To investigate the potential design possibilities in more depth, Aria Group also conducted a case study of a revival of the Charlestown Mall in St. Charles, Illinois. Check out our next post where we share our exploration into the merger of programs and the spatial opportunities that could re-define the future of America’s malls.
Meet the Team: Martika Camacho
Our team is the soul of Aria Group and key to our success and growth as a company. Martika is a great example of one of our team members that has grown within Aria through her great work ethic and dedication to her projects and clients. Martika began at Aria in 2013 as a design librarian, where she was able to become familiar with the products and reps we work with and get her feet wet on interior design projects. She was a natural fit at Aria and joined full time upon completing her interior design degree at Columbia College. Now, fast forward 7 years – Martika is an experienced designer and finding herself taking on a significant design role on many projects.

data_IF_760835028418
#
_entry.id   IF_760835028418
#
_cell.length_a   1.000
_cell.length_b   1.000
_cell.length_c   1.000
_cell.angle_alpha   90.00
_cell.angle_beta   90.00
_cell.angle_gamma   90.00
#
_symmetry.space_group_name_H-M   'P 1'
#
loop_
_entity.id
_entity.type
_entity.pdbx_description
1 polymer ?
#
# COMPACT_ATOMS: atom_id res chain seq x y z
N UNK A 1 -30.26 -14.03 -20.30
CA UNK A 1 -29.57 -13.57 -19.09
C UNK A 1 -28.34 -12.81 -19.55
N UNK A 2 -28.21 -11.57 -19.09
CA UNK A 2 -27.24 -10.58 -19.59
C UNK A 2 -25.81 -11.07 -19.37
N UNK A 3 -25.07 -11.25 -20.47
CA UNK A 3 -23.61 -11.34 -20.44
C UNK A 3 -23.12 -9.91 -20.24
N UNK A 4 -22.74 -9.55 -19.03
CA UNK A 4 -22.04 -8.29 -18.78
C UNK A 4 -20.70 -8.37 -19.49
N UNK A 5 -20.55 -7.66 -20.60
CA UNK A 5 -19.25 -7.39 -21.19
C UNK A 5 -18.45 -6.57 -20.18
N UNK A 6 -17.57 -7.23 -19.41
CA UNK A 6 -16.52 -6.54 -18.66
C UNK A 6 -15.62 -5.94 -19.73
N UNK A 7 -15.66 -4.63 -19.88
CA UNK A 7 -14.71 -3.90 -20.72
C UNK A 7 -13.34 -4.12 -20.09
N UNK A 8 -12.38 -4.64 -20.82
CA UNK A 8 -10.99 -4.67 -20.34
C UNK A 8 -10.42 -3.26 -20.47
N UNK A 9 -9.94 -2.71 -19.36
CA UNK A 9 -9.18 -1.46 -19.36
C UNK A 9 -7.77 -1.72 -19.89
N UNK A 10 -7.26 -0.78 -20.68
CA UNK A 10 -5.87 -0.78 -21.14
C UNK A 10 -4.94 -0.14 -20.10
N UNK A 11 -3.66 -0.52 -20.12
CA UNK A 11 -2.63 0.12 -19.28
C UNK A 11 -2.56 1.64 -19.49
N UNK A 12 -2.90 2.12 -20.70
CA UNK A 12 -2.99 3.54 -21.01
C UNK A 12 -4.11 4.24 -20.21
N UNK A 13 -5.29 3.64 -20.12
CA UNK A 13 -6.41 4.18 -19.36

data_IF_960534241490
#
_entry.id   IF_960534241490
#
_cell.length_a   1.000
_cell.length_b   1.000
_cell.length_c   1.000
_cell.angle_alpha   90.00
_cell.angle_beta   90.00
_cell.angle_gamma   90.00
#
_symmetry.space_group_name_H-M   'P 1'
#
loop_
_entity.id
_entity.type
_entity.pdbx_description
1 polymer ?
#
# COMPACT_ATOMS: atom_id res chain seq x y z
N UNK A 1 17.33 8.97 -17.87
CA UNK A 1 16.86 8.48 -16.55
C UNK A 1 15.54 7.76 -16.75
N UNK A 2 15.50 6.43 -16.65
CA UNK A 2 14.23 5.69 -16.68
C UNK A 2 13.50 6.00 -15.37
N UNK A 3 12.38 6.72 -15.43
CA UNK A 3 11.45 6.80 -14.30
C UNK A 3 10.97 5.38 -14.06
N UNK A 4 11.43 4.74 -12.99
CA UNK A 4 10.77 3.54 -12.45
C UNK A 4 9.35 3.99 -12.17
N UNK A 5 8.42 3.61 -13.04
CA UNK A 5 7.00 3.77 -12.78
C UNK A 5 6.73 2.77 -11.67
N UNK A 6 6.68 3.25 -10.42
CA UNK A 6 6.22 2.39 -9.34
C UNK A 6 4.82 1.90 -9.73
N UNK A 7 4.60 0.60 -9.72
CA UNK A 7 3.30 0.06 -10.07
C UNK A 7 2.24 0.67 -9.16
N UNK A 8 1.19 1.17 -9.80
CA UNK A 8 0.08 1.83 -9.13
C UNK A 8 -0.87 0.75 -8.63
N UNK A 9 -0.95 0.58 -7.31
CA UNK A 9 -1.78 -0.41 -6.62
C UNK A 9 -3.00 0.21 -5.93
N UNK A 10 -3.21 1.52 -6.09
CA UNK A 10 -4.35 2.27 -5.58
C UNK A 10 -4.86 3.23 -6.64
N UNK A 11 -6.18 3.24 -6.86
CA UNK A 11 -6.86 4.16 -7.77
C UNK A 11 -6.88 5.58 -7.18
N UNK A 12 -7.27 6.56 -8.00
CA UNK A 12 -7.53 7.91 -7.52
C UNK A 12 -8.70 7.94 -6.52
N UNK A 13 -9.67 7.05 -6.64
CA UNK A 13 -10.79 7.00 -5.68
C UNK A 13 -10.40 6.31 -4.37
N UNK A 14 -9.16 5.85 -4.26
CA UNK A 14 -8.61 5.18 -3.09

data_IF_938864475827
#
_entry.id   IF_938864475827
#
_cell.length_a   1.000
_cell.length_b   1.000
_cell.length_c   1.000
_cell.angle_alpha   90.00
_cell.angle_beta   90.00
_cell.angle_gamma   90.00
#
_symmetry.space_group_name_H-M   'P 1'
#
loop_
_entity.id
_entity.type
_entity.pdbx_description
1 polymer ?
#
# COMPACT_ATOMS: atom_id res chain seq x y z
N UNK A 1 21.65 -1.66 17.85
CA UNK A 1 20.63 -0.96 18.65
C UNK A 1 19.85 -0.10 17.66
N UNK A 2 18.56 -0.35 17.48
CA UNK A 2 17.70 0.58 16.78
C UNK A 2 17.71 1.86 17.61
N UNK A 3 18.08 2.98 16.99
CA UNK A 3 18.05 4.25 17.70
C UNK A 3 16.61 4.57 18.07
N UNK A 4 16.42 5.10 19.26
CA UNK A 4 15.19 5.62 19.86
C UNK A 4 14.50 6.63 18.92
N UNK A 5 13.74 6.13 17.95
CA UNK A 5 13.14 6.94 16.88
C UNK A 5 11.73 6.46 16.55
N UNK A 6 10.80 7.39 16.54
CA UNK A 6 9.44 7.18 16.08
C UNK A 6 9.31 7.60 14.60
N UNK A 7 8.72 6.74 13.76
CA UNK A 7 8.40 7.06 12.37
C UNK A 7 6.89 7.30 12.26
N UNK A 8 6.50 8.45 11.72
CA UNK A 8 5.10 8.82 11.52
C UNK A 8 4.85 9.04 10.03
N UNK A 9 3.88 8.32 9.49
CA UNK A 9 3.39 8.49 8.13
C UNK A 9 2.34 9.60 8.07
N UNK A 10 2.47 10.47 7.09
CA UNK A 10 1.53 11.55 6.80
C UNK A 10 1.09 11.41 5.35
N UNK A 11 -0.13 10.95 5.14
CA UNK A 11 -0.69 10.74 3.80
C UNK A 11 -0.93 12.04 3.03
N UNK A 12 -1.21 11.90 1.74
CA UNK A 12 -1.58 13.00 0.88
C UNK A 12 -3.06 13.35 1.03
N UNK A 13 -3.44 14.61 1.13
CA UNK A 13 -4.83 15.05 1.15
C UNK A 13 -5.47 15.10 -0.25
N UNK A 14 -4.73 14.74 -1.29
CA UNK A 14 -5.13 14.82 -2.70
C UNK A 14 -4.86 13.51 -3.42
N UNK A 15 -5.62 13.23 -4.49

Martika can be counted on to volunteer for the office outside of her daily work. She works with our wellness committee and dominated the runway as the model for our entry to the IIDA Stitch Competition, where our team took home Best of Show honors in 2020. “We partnered with Mapei and Ceramic Technics,” Martika recalls by saying, “we were all so proud of our accomplishment and that’s why it stands out so much!”
But there is more to this Fierce competitor and dedicated team member. To learn more about Martika and her personal interests, read on below!